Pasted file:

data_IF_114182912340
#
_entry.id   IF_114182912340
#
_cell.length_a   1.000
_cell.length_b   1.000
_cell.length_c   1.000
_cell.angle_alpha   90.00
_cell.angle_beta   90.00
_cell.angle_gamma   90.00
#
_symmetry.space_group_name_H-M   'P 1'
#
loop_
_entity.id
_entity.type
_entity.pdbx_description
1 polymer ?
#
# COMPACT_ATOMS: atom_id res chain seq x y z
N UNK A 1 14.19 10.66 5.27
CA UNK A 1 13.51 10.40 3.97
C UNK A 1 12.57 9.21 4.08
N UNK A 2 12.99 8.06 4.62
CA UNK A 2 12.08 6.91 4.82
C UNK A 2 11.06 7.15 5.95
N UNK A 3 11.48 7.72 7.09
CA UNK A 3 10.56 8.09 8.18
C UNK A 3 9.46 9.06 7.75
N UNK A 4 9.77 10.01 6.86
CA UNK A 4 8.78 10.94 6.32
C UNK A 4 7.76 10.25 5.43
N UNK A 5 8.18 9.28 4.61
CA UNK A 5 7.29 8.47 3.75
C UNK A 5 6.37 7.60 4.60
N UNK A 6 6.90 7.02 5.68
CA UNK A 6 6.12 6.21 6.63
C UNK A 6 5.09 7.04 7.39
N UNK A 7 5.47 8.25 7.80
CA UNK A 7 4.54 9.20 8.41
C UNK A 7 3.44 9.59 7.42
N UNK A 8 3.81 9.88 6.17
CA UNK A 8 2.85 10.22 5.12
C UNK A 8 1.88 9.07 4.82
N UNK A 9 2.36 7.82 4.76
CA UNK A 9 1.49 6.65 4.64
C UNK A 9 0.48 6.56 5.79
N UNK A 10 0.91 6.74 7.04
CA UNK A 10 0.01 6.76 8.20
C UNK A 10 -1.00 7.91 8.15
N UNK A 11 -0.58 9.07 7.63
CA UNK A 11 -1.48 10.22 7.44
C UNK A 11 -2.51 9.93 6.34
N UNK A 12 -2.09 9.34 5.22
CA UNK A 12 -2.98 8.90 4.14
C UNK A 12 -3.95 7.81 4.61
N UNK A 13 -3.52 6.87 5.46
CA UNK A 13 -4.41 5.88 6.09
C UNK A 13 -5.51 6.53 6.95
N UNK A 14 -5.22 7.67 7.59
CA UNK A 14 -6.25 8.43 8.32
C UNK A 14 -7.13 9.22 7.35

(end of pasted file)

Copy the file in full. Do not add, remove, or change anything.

data_IF_114182912340
#
_entry.id   IF_114182912340
#
_cell.length_a   1.000
_cell.length_b   1.000
_cell.length_c   1.000
_cell.angle_alpha   90.00
_cell.angle_beta   90.00
_cell.angle_gamma   90.00
#
_symmetry.space_group_name_H-M   'P 1'
#
loop_
_entity.id
_entity.type
_entity.pdbx_description
1 polymer ?
#
# COMPACT_ATOMS: atom_id res chain seq x y z
N UNK A 1 14.19 10.66 5.27
CA UNK A 1 13.51 10.40 3.97
C UNK A 1 12.57 9.21 4.08
N UNK A 2 12.99 8.06 4.62
CA UNK A 2 12.08 6.91 4.82
C UNK A 2 11.06 7.15 5.95
N UNK A 3 11.48 7.72 7.09
CA UNK A 3 10.56 8.09 8.18
C UNK A 3 9.46 9.06 7.75
N UNK A 4 9.77 10.01 6.86
CA UNK A 4 8.78 10.94 6.32
C UNK A 4 7.76 10.25 5.43
N UNK A 5 8.18 9.28 4.61
CA UNK A 5 7.29 8.47 3.75
C UNK A 5 6.37 7.60 4.60
N UNK A 6 6.90 7.02 5.68
CA UNK A 6 6.12 6.21 6.63
C UNK A 6 5.09 7.04 7.39
N UNK A 7 5.47 8.25 7.80
CA UNK A 7 4.54 9.20 8.41
C UNK A 7 3.44 9.59 7.42
N UNK A 8 3.81 9.88 6.17
CA UNK A 8 2.85 10.22 5.12
C UNK A 8 1.88 9.07 4.82
N UNK A 9 2.36 7.82 4.76
CA UNK A 9 1.49 6.65 4.64
C UNK A 9 0.48 6.56 5.79
N UNK A 10 0.91 6.74 7.04
CA UNK A 10 0.01 6.76 8.20
C UNK A 10 -1.00 7.91 8.15
N UNK A 11 -0.58 9.07 7.63
CA UNK A 11 -1.48 10.22 7.44
C UNK A 11 -2.51 9.93 6.34
N UNK A 12 -2.09 9.34 5.22
CA UNK A 12 -2.98 8.90 4.14
C UNK A 12 -3.95 7.81 4.61
N UNK A 13 -3.52 6.87 5.46
CA UNK A 13 -4.41 5.88 6.09
C UNK A 13 -5.51 6.53 6.95
N UNK A 14 -5.22 7.67 7.59
CA UNK A 14 -6.25 8.43 8.32
C UNK A 14 -7.13 9.22 7.35